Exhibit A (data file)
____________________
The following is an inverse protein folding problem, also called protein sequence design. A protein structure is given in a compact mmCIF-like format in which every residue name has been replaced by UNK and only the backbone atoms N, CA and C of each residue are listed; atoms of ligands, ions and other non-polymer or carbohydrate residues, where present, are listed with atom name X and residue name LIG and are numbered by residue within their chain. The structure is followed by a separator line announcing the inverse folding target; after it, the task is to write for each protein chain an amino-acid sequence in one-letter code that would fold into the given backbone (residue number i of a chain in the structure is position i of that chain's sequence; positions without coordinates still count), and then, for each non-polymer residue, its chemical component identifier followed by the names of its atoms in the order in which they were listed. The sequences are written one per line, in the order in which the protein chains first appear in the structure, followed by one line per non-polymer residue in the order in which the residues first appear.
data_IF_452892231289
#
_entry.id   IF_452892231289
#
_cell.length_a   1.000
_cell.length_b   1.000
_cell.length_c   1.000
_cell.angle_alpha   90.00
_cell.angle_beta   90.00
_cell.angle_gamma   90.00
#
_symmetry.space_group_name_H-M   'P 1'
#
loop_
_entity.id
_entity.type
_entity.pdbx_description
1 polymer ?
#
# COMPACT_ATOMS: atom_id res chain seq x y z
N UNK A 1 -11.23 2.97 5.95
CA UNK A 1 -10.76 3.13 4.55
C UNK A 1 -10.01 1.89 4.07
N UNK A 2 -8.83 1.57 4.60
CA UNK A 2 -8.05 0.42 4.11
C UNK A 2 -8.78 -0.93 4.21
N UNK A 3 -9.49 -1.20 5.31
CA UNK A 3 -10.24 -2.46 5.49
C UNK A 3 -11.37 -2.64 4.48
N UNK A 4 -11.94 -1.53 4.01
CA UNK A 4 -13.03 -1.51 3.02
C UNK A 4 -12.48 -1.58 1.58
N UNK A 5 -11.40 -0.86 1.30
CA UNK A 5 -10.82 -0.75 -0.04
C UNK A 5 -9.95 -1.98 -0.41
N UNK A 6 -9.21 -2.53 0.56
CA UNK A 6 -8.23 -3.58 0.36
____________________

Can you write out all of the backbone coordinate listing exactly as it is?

The following is an inverse protein folding problem, also called protein sequence design. A protein structure is given in a compact mmCIF-like format in which every residue name has been replaced by UNK and only the backbone atoms N, CA and C of each residue are listed; atoms of ligands, ions and other non-polymer or carbohydrate residues, where present, are listed with atom name X and residue name LIG and are numbered by residue within their chain. The structure is followed by a separator line announcing the inverse folding target; after it, the task is to write for each protein chain an amino-acid sequence in one-letter code that would fold into the given backbone (residue number i of a chain in the structure is position i of that chain's sequence; positions without coordinates still count), and then, for each non-polymer residue, its chemical component identifier followed by the names of its atoms in the order in which they were listed. The sequences are written one per line, in the order in which the protein chains first appear in the structure, followed by one line per non-polymer residue in the order in which the residues first appear.
data_IF_452892231289
#
_entry.id   IF_452892231289
#
_cell.length_a   1.000
_cell.length_b   1.000
_cell.length_c   1.000
_cell.angle_alpha   90.00
_cell.angle_beta   90.00
_cell.angle_gamma   90.00
#
_symmetry.space_group_name_H-M   'P 1'
#
loop_
_entity.id
_entity.type
_entity.pdbx_description
1 polymer ?
#
# COMPACT_ATOMS: atom_id res chain seq x y z
N UNK A 1 -11.23 2.97 5.95
CA UNK A 1 -10.76 3.13 4.55
C UNK A 1 -10.01 1.89 4.07
N UNK A 2 -8.83 1.57 4.60
CA UNK A 2 -8.05 0.42 4.11
C UNK A 2 -8.78 -0.93 4.21
N UNK A 3 -9.49 -1.20 5.31
CA UNK A 3 -10.24 -2.46 5.49
C UNK A 3 -11.37 -2.64 4.48
N UNK A 4 -11.94 -1.53 4.01
CA UNK A 4 -13.03 -1.51 3.02
C UNK A 4 -12.48 -1.58 1.58
N UNK A 5 -11.40 -0.86 1.30
CA UNK A 5 -10.82 -0.75 -0.04
C UNK A 5 -9.95 -1.98 -0.41
N UNK A 6 -9.21 -2.53 0.56
CA UNK A 6 -8.23 -3.58 0.36